Patient self-checks are critical for picking up melanoma recurrence

Recurrences of early stage (stage II) melanoma are more often detected by patients and their physicians checking the skin than by routine imaging tests, a study published online by the Journal of the American College of Surgeons has found | OnMedica

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Melanoma has a 95% cure rate if caught and treated early, and studies suggest the recurrence rate for melanoma is as high as 50%.

For this study researchers at Thomas Jefferson University and the University of North Carolina analysed data on 581 patients with stage II melanoma and at least one year of follow-up. Of those, 171 patients with early stage melanoma developed a recurrence (29.4%). Male sex, ulceration, and stage were significant predictors of recurrence.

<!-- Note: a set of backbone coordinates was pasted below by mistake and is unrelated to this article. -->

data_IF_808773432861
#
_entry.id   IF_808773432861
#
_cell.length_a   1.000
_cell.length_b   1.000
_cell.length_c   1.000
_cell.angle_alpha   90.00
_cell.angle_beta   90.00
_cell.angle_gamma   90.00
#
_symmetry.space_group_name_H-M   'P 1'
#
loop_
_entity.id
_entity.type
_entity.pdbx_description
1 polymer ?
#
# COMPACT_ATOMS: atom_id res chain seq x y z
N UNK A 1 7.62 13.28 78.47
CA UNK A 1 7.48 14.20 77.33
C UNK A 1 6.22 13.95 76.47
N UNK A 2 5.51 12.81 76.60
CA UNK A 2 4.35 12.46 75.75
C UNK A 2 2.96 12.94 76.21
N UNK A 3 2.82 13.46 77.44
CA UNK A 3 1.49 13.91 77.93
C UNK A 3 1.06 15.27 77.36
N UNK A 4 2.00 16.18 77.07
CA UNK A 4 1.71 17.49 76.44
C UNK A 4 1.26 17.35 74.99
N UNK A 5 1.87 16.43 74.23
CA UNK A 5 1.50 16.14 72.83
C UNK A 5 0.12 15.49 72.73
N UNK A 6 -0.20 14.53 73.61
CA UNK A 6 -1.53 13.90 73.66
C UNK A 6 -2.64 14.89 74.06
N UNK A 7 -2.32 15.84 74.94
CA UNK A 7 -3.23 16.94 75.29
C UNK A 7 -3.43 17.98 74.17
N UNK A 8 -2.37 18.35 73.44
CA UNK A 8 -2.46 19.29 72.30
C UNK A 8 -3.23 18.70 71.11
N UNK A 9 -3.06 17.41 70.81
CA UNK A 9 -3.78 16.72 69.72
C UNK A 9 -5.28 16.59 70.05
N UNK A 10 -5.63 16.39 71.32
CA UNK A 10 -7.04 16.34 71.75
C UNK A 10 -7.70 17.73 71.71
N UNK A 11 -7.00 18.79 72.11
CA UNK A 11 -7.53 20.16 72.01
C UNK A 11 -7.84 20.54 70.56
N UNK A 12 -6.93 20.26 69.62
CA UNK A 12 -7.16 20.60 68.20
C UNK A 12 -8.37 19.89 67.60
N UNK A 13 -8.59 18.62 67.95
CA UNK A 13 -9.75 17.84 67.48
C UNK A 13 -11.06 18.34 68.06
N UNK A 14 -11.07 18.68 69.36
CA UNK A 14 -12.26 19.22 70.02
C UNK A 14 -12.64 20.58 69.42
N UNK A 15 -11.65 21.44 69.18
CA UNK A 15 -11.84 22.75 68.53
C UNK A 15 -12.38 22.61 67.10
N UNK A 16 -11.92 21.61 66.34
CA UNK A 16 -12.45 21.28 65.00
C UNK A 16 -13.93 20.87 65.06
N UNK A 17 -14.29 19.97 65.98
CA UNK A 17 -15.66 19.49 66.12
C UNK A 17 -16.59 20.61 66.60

A total of 40% of recurrences were picked up by patients – either they noticed a suspicious change on their skin or experienced a symptom such as coughing blood or seizures. A further, 30% of recurrent melanomas were identified by scheduled physician examination and 26% by surveillance imaging.

Regional nodes were the most common site of recurrence (30%), followed by lung (27%), and in-transit metastases (18%).

Read the overview here

Read the original research abstract here

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